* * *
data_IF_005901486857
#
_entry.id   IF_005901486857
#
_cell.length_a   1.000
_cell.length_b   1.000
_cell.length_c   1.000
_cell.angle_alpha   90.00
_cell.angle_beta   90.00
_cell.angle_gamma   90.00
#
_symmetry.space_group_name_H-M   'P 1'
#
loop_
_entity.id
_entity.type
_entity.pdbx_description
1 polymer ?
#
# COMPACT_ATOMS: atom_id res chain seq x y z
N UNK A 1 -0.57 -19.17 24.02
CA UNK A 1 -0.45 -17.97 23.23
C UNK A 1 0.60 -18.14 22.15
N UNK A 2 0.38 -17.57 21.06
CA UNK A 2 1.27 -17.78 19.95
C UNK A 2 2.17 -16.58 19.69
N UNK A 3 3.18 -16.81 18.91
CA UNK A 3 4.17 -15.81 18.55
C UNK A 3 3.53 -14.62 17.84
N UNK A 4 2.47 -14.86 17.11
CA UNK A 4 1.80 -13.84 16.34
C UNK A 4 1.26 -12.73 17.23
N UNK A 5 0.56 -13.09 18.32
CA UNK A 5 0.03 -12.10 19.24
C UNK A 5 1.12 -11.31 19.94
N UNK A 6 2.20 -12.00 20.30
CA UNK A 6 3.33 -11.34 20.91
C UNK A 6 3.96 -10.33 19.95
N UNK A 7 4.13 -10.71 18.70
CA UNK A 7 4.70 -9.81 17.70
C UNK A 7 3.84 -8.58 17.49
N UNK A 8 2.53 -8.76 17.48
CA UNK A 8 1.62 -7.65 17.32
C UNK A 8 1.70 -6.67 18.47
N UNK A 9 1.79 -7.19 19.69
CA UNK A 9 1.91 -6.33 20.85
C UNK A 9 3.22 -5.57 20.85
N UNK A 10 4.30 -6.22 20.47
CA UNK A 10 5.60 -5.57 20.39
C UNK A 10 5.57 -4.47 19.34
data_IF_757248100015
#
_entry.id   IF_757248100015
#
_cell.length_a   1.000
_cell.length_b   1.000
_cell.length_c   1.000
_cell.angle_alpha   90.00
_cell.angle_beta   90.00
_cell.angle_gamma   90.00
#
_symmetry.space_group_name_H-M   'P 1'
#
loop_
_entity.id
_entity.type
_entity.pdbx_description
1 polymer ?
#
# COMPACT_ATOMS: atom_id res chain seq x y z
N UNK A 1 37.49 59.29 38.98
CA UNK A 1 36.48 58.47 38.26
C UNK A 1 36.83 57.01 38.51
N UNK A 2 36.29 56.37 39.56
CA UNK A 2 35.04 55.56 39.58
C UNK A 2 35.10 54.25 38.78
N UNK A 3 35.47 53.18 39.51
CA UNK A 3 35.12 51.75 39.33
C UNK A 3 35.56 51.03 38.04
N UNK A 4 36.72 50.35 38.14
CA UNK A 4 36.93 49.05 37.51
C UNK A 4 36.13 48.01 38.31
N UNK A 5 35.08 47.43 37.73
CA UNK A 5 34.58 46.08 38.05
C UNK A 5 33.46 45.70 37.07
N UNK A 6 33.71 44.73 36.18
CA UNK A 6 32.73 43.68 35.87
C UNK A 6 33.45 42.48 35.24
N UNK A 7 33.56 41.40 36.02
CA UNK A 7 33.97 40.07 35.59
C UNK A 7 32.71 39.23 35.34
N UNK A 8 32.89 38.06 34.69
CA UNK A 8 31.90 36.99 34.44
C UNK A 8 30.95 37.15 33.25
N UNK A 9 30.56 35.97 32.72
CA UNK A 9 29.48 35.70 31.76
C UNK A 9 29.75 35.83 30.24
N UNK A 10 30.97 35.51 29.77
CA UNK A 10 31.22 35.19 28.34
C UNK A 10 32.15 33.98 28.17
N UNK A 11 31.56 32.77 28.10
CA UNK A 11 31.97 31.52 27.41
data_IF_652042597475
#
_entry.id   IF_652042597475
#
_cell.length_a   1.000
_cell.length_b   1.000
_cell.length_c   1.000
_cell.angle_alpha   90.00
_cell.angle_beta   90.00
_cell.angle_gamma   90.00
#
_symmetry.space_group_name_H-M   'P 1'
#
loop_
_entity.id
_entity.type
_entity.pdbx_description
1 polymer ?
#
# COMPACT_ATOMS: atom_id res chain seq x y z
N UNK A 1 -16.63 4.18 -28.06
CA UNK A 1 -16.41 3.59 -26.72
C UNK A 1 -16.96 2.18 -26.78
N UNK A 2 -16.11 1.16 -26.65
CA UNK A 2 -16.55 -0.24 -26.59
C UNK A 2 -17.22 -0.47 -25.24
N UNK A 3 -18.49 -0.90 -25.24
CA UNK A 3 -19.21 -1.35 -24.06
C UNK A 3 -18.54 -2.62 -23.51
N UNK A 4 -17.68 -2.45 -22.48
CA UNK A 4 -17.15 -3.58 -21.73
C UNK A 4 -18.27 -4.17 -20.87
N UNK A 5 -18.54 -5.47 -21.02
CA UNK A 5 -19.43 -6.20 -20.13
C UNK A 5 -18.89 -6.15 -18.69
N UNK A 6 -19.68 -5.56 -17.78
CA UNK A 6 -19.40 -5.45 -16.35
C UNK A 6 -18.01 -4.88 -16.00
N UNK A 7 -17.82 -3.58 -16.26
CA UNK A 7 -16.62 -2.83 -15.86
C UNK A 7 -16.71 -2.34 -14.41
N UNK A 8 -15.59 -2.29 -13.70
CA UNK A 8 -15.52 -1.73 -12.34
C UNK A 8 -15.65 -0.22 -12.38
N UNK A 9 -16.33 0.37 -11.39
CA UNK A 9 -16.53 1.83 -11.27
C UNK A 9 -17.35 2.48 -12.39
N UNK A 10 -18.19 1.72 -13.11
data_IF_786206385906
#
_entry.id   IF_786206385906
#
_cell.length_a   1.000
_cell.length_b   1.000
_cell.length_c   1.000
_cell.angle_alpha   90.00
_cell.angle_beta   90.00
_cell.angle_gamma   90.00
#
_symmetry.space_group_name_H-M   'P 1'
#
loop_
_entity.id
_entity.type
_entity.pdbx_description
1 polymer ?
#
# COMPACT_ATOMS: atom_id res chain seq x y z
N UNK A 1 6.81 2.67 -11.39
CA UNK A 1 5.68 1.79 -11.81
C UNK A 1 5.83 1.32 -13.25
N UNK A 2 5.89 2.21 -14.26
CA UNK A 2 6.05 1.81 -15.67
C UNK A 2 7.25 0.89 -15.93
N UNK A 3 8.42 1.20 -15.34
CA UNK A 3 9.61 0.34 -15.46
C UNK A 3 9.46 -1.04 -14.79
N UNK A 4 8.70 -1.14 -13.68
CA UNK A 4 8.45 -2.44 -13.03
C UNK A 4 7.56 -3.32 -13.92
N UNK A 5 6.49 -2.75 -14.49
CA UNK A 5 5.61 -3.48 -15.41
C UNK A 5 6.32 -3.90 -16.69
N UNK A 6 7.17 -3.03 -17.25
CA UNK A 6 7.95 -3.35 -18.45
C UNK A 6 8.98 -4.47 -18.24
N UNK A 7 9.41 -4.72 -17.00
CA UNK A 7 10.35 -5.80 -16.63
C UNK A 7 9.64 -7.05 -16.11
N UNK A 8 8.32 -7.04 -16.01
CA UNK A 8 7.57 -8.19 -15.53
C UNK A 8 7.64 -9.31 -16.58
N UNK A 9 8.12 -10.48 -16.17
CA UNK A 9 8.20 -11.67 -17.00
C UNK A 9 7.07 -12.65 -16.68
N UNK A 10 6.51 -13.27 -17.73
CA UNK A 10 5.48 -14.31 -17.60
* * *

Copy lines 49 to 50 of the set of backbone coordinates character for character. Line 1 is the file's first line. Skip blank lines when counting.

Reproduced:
CA UNK A 10 5.60 -5.57 20.39
C UNK A 10 5.57 -4.47 19.34